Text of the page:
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Q: Do seeds expire? I have many flower and vegetable seed packets dating back several years and don’t know if I should keep them or throw them away and buy new seeds.
A: Under ideal storing conditions, your seeds would likely be viable. But nothing is perfect, especially when it comes to providing the requirements to keep seeds happy and capable of germinating from year to year. For that, you need the right combination of humidity, darkness, and cool temperatures. As the temperatures in our homes fluctuate with the seasons, maintaining a “Goldilocks” environment is a challenge, but it’s not impossible. Even when stored under the best conditions, seeds expire. Here’s what you need to know to get the most out of that little seed packet.
Humidity and temperature are critical factors in why seeds go bad.
Seeds have one thing in common: They all deteriorate over time, but some do it more quickly than others. Seeds stored in a warm, humid environment will decline faster than those stored in the darkness where humidity is low, about 10 percent, and the air temperature is between 32 and 41 degrees Fahrenheit.
A lot depends on the seeds’ condition when you place them in storage, and the ultimate kiss of death is moisture. A seed that’s damp when stored will inevitably develop mold and die. A common rule of thumb for an optimal seed storing environment takes the sum of the air temperature in Fahrenheit and the percentage of relative humidity. The total should be less than 100. For most, the refrigerator is the best option. It’s dark, cold, and when stored in an air-tight container like a glass jar, seeds can survive to see another season.
As seeds age, though, their vigor decreases no matter how well you store them. For example, a melon seed that typically has a long shelf life of five to six years may germinate well in its fourth year but produce weak growth and little fruit. In which case, it’s time to pitch the packet and buy new seed.
So, how long do seeds last? It depends on the type.
There is no one-size-fits-all when it comes to estimating seed longevity. And the truth is, no matter how diligent you’ve been about seeing to their every need, seeds eventually peter out. Every seed packet includes a “packaged on date,” which is a good gauge for determining their lifespan. For example, most annual flowers like zinnias or cosmos have a one-year lifespan. The same is true for vegetable seeds like onions and parsnips.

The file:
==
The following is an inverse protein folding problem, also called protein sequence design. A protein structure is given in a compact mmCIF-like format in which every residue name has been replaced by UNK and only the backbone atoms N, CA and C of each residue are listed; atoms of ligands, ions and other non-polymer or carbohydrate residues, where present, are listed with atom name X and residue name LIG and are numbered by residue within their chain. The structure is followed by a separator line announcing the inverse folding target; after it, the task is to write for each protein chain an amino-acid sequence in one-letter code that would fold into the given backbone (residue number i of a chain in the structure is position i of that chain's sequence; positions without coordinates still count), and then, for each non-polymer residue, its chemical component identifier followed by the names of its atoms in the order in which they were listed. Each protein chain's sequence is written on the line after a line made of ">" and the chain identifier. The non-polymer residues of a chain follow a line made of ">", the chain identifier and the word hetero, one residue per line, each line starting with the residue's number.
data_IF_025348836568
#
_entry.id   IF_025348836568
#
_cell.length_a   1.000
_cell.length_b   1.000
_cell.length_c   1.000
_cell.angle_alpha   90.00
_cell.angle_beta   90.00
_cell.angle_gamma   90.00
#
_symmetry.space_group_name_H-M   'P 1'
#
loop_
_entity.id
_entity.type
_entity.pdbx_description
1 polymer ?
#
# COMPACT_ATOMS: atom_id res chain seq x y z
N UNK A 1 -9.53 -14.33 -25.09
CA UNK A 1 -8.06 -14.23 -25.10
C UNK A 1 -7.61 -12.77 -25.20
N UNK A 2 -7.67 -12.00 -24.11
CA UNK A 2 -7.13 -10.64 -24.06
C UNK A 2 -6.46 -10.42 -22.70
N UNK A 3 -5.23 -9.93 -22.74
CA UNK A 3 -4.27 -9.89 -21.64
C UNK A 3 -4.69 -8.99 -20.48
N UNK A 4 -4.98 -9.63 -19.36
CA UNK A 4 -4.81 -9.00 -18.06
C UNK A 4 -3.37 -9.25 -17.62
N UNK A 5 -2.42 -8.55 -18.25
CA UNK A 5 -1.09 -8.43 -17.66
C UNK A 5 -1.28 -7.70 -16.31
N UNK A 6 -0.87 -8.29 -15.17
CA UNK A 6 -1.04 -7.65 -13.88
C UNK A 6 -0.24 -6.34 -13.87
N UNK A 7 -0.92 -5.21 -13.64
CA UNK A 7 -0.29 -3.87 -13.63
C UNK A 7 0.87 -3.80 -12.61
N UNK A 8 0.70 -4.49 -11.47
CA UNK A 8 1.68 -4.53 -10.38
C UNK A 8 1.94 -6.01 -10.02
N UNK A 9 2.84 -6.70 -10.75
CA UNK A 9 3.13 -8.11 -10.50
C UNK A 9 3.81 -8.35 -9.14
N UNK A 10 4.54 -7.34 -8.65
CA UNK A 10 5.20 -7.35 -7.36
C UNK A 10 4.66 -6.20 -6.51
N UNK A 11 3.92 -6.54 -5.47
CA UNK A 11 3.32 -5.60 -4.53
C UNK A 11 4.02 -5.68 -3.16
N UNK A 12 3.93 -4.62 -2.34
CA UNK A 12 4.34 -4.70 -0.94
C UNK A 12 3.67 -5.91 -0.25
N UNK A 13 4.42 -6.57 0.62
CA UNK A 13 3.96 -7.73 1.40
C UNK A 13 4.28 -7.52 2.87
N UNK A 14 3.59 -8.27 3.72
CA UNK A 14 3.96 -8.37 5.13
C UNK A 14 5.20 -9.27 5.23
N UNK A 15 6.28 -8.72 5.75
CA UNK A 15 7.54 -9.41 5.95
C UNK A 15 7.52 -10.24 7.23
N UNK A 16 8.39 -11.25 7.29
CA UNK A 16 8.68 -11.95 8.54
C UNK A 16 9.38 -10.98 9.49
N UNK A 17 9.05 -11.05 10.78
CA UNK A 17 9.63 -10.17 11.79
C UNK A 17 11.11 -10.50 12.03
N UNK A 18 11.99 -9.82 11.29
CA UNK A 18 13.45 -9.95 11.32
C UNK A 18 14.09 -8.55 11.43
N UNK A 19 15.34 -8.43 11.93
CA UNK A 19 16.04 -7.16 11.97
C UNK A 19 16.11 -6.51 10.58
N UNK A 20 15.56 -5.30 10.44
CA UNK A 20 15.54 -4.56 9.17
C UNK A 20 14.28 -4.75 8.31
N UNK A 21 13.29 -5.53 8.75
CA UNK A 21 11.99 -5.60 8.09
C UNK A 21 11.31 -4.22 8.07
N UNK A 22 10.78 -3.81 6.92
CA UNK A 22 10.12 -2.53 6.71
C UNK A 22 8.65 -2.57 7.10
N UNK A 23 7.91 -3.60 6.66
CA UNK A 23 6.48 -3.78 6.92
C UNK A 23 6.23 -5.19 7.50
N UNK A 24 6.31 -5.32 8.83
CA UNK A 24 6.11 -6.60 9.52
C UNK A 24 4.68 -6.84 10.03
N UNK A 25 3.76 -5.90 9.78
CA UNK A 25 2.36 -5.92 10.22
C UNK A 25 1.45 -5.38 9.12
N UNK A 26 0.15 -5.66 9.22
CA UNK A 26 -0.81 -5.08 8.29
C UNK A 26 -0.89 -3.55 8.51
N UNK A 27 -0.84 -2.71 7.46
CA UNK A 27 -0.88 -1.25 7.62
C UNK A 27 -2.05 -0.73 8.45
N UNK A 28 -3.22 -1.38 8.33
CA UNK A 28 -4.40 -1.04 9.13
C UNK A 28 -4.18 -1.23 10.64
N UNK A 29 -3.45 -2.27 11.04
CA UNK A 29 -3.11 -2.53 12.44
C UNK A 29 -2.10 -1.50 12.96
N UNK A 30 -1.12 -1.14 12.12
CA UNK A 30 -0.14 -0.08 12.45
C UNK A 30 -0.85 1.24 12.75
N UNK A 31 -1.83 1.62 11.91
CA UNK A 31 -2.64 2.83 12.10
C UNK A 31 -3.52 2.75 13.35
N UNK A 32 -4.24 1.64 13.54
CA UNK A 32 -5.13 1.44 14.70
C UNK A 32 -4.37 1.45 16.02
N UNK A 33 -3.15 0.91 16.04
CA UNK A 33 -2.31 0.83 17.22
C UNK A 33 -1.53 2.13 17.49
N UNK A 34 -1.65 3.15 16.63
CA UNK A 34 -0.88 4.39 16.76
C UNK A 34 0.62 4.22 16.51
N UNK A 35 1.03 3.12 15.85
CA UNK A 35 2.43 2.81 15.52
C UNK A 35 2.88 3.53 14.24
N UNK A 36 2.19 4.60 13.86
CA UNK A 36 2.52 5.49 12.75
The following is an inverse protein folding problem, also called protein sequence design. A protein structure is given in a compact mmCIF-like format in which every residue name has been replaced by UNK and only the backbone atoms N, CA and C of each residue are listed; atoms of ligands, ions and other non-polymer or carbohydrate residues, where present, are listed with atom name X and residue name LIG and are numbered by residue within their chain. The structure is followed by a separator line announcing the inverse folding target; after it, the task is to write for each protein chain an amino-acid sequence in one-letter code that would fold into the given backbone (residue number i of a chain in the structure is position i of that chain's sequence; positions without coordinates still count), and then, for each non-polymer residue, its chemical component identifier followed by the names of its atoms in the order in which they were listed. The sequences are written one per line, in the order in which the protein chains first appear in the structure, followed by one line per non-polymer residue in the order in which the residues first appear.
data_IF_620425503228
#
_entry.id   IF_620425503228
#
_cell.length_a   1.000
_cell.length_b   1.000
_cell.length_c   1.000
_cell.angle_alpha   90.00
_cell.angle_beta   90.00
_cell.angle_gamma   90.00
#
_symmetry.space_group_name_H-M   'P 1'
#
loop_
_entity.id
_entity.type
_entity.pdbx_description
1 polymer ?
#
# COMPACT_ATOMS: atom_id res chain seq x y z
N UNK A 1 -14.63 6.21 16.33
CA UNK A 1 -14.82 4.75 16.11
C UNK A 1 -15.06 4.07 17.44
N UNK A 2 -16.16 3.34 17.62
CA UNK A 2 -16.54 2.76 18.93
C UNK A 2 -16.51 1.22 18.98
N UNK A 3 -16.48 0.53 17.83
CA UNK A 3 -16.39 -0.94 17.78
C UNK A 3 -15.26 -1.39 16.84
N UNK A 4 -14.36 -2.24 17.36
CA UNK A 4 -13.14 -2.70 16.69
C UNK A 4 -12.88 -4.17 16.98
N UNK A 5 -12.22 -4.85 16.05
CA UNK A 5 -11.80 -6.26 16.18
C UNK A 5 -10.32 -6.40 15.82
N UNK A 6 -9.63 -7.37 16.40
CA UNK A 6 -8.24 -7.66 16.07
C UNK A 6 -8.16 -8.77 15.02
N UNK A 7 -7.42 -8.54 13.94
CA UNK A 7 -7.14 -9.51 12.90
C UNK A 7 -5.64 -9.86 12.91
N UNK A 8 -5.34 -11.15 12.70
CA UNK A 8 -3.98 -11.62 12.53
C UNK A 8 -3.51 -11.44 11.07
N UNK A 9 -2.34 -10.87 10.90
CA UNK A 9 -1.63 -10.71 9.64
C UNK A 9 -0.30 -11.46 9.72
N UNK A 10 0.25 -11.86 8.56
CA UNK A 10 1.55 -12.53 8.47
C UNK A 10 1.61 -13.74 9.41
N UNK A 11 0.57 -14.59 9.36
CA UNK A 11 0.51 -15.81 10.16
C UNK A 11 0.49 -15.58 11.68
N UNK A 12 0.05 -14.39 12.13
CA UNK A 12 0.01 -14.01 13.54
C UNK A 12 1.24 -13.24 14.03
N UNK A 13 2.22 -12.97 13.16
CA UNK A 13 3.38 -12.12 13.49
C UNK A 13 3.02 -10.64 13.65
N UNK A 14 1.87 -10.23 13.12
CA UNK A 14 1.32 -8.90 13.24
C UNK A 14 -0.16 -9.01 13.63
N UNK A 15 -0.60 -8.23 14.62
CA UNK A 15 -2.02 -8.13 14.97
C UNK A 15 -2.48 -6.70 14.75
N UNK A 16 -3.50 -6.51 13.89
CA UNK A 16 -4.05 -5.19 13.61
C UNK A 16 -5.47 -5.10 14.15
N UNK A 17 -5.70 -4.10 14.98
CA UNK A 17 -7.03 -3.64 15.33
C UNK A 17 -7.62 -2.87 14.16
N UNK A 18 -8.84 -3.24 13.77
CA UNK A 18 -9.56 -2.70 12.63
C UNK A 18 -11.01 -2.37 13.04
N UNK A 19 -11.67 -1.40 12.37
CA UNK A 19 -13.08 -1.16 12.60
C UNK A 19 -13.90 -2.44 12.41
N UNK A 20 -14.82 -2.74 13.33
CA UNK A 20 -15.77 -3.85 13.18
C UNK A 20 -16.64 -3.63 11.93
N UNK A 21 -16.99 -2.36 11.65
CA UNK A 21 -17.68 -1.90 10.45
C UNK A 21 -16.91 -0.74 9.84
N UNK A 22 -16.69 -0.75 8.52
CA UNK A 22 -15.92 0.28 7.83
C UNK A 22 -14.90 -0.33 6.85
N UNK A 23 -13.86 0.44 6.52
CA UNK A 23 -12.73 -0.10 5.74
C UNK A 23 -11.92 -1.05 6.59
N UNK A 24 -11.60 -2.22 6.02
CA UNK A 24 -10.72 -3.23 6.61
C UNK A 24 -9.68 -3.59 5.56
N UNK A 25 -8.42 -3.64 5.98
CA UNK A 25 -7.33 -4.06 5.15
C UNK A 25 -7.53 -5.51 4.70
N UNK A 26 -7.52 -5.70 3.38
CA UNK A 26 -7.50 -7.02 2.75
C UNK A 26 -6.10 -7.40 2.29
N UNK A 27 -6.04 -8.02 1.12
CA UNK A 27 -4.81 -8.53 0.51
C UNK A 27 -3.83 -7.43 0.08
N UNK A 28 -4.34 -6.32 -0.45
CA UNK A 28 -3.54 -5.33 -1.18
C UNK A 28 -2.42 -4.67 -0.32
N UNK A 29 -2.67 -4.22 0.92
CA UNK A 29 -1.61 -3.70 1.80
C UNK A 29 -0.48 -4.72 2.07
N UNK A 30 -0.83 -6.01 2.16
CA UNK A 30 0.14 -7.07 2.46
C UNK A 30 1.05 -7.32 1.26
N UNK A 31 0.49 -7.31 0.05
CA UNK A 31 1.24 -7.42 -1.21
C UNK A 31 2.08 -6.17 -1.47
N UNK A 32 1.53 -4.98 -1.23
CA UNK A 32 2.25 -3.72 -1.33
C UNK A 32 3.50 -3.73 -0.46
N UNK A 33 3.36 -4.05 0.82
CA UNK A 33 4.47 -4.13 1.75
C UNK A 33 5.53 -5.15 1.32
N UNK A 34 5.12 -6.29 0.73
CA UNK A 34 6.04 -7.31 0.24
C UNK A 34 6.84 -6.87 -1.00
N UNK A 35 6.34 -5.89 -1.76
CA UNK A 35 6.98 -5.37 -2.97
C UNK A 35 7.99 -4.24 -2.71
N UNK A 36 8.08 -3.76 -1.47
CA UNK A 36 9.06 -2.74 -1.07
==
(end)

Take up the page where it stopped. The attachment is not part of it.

Here’s a list of some of the most common vegetable and herb seeds with their corresponding life expectancy estimates when properly stored.
Beans, 2 to 4 yearsCarrots, 3 to 4 yearsSweet Corn, 1 to 3 yearsCucumber, 3 to 6 yearsLettuce, 1 to 6 yearsMelon, 3 to 6 yearsPeas, 2 to 4 yearsPeppers, 2 to 5 yearsPumpkins, 4 to 6 yearsTomato, 3 to 7 years
Basil, 3 to 5 yearsChives, 1 to 3 yearsCilantro and Dill, 1 to 4 yearsOregano, 4 yearsParsley, Rosemary, and Thyme, 1 to 4 yearsSage, 1 to 3 years
Follow seed storage guidelines to best preserve them.
Not everyone has a refrigerator to store seed, and a shoebox placed randomly on a shelf in the kitchen isn’t the best way to go. So how do you prevent seeds from expiring? Basements and garages are great places. They’re dark and often much colder than the rest of the house during the winter months. If a basement isn’t an option, a closet that shares a wall with the garage, or any other exterior wall, is usually cooler than a closet located on the house’s interior. The most important thing is that the seeds be kept in an area where the temperature remains cool, constant, and dry. The kitchen is hardly the best place.
It’s best to store seeds in air-tight containers, like baby food and mason jars, or anything with a rubber gasket that locks out moisture. For more extensive seed collections stored in envelopes or their original packaging, ammo cans are a great option as they’re air-tight and waterproof. These can be found at most outdoor activity stores that sell hunting, camping, and fishing supplies.
Whether you’ve collected seed from a plant you want to grow again next year or used just a few seeds from a packet and saved the rest, only store dry seed. Moisture is its worst enemy. Just remember, no matter how well you store them, seeds have a mind of their own, and only they know when it’s time to call it quits!